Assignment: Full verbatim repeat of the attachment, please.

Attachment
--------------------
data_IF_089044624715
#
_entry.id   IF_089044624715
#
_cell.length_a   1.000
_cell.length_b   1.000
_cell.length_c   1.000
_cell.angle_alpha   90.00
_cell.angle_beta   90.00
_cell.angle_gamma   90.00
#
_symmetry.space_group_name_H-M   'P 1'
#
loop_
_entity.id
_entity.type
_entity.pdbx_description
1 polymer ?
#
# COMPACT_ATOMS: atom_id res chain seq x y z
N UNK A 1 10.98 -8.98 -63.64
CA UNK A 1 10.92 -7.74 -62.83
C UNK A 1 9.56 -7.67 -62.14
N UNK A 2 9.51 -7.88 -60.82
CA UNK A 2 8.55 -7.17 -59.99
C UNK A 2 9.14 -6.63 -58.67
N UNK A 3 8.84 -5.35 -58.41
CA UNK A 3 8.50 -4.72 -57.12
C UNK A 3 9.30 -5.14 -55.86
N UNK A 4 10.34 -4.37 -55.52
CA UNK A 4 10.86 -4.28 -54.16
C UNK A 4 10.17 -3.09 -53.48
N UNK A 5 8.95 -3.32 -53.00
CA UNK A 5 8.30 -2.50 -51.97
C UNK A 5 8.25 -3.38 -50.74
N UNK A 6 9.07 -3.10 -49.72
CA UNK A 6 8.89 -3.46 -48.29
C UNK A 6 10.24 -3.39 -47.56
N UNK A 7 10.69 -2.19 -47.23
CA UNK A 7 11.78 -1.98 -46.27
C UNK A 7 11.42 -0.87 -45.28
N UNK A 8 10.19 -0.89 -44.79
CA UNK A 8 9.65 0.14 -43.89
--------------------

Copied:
data_IF_089044624715
#
_entry.id   IF_089044624715
#
_cell.length_a   1.000
_cell.length_b   1.000
_cell.length_c   1.000
_cell.angle_alpha   90.00
_cell.angle_beta   90.00
_cell.angle_gamma   90.00
#
_symmetry.space_group_name_H-M   'P 1'
#
loop_
_entity.id
_entity.type
_entity.pdbx_description
1 polymer ?
#
# COMPACT_ATOMS: atom_id res chain seq x y z
N UNK A 1 10.98 -8.98 -63.64
CA UNK A 1 10.92 -7.74 -62.83
C UNK A 1 9.56 -7.67 -62.14
N UNK A 2 9.51 -7.88 -60.82
CA UNK A 2 8.55 -7.17 -59.99
C UNK A 2 9.14 -6.63 -58.67
N UNK A 3 8.84 -5.35 -58.41
CA UNK A 3 8.50 -4.72 -57.12
C UNK A 3 9.30 -5.14 -55.86
N UNK A 4 10.34 -4.37 -55.52
CA UNK A 4 10.86 -4.28 -54.16
C UNK A 4 10.17 -3.09 -53.48
N UNK A 5 8.95 -3.32 -53.00
CA UNK A 5 8.30 -2.50 -51.97
C UNK A 5 8.25 -3.38 -50.74
N UNK A 6 9.07 -3.10 -49.72
CA UNK A 6 8.89 -3.46 -48.29
C UNK A 6 10.24 -3.39 -47.56
N UNK A 7 10.69 -2.19 -47.23
CA UNK A 7 11.78 -1.98 -46.27
C UNK A 7 11.42 -0.87 -45.28
N UNK A 8 10.19 -0.89 -44.79
CA UNK A 8 9.65 0.14 -43.89